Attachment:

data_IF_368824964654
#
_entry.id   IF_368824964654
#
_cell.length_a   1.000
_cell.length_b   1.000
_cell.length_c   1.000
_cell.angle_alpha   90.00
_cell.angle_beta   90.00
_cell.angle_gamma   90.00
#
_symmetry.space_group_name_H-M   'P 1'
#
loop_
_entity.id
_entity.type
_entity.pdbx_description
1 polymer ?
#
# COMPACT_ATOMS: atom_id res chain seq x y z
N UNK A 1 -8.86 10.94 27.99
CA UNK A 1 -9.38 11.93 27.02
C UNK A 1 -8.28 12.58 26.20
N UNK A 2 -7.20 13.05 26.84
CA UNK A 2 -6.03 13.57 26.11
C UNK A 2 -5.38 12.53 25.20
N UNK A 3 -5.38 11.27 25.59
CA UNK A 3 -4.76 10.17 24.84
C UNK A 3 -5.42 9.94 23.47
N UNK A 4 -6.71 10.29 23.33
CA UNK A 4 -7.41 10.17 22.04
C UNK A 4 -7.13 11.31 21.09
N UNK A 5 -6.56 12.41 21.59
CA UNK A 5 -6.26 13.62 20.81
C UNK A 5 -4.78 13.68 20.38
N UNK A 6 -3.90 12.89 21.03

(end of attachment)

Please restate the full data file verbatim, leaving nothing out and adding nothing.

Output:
data_IF_368824964654
#
_entry.id   IF_368824964654
#
_cell.length_a   1.000
_cell.length_b   1.000
_cell.length_c   1.000
_cell.angle_alpha   90.00
_cell.angle_beta   90.00
_cell.angle_gamma   90.00
#
_symmetry.space_group_name_H-M   'P 1'
#
loop_
_entity.id
_entity.type
_entity.pdbx_description
1 polymer ?
#
# COMPACT_ATOMS: atom_id res chain seq x y z
N UNK A 1 -8.86 10.94 27.99
CA UNK A 1 -9.38 11.93 27.02
C UNK A 1 -8.28 12.58 26.20
N UNK A 2 -7.20 13.05 26.84
CA UNK A 2 -6.03 13.57 26.11
C UNK A 2 -5.38 12.53 25.20
N UNK A 3 -5.38 11.27 25.59
CA UNK A 3 -4.76 10.17 24.84
C UNK A 3 -5.42 9.94 23.47
N UNK A 4 -6.71 10.29 23.33
CA UNK A 4 -7.41 10.17 22.04
C UNK A 4 -7.13 11.31 21.09
N UNK A 5 -6.56 12.41 21.59
CA UNK A 5 -6.26 13.62 20.81
C UNK A 5 -4.78 13.68 20.38
N UNK A 6 -3.90 12.89 21.03